The tickets said doors opened a good two hours before they actually did, so I dutifully waited in a line that curled up Clark Street. Questionable footwear choice aside, I loved it, listening to everything around me, the memories, the traffic on the Strip. I was transported in time, just like I had wanted.
The Whisky was much smaller inside than I’d pictured, but getting a spot near the stage wasn’t so bad at first, since there were a few opening bands. What I didn’t think about was what would happen when I had to go to the bathroom. If you’re with someone, they save your spot. If you’re not, you have to find another way to muscle back to where you were standing. Right before the final opening act took the stage, I worked up the nerve to ask a very tall stranger who’d probably never had to factor in such things for his concert-going experience if he’d save my space.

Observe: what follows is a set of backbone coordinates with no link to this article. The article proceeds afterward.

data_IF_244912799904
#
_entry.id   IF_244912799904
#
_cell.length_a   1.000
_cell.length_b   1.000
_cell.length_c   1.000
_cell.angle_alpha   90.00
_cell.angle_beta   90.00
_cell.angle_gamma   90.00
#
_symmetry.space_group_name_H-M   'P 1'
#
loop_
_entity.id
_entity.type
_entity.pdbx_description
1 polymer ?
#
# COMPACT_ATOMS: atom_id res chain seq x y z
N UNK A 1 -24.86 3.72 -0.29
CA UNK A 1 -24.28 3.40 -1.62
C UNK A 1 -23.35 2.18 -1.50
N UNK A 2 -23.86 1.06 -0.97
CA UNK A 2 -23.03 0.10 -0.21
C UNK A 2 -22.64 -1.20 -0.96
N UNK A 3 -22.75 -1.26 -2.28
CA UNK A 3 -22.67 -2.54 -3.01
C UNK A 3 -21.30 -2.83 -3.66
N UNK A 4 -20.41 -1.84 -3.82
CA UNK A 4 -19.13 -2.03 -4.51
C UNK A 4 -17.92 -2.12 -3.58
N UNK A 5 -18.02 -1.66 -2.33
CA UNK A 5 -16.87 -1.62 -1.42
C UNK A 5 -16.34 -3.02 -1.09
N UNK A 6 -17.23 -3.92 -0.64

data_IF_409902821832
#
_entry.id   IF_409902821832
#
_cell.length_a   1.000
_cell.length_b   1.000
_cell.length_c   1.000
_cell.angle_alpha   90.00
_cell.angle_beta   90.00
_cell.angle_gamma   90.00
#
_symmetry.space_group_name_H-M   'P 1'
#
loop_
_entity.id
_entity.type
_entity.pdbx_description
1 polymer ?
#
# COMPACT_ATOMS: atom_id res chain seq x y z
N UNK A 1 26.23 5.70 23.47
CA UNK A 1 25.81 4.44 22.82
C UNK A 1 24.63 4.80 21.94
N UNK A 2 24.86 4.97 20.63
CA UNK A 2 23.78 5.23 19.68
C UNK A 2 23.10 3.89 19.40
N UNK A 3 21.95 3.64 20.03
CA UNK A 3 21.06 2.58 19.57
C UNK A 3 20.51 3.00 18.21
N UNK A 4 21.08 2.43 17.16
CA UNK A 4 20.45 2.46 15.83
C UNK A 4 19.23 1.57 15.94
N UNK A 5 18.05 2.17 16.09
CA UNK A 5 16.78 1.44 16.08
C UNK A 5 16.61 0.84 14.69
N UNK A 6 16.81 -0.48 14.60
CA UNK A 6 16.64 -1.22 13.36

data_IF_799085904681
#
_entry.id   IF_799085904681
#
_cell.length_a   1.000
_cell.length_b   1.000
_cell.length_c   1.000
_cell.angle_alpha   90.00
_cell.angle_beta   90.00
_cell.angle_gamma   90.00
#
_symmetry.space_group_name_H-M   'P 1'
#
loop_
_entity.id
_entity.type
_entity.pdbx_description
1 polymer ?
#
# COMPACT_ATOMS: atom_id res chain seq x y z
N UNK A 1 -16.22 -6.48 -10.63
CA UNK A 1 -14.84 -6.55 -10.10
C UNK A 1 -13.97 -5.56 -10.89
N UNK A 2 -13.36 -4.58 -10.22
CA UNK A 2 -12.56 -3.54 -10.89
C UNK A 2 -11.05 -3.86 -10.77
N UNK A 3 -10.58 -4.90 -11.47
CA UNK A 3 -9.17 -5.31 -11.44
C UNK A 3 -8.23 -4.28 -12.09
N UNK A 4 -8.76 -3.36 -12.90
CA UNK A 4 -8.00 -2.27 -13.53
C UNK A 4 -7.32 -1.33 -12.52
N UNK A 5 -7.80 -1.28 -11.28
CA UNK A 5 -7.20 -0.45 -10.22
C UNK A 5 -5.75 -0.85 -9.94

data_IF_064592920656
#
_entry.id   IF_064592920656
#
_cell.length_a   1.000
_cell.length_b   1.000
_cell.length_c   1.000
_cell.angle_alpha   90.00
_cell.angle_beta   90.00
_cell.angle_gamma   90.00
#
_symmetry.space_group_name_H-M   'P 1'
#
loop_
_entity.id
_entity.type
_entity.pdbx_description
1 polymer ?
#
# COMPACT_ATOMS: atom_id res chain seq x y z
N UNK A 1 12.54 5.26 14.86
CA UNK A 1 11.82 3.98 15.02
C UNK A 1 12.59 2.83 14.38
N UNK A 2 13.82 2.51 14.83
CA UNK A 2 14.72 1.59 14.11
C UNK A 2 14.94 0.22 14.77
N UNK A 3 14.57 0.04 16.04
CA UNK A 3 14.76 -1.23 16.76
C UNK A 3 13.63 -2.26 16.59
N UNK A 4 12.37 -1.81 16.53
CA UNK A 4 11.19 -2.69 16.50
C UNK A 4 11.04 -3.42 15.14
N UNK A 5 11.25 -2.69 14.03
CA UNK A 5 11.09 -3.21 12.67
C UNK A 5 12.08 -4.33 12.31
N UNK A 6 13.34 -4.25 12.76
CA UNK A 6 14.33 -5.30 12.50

Honestly, I don’t remember if Faster Pussycat played “Poison Ivy” that night—not because I was drunk, but in the way that the harder you want to take in everything, the easier it slips through your hands. I remember their cathartic cover of “Killed By Death,” as Lemmy had just passed away a few days before. I remember screaming along and swiveling my hips and taking up my space amid raised phones and rock horns. All I needed was to be there.
I remember feeling like the best version of myself.
As far as I can tell, there are two great sins an 80s metal band can commit now: aging—the continued shock on the part of some concert reviewers that someone might be heavier, slower, and/or balder than they were thirty years ago astounds me—and touring without the “real band.” And these are sins of time. They ask us to ponder our own aging. They ask us to consider what it means that your music taste hasn’t changed when everything around you has. They ask us to realize that relationships forged in one’s late teens or early twenties might change.
In a 2015 interview with the Miami New Times, Downe himself acknowledged, “We were never a huge band.” They are the premiere sound of the underground, after all. But, he continued, they still get to go out and play a bunch of nights out of the year.
On the phone, Muscat, who recently released the single “Tomeka” with his new band Saints of Las Vegas, expressed how lucky and blessed he feels. “We made some great records,” he said. “We’re a part of history, of Sunset Strip sleaze metal.”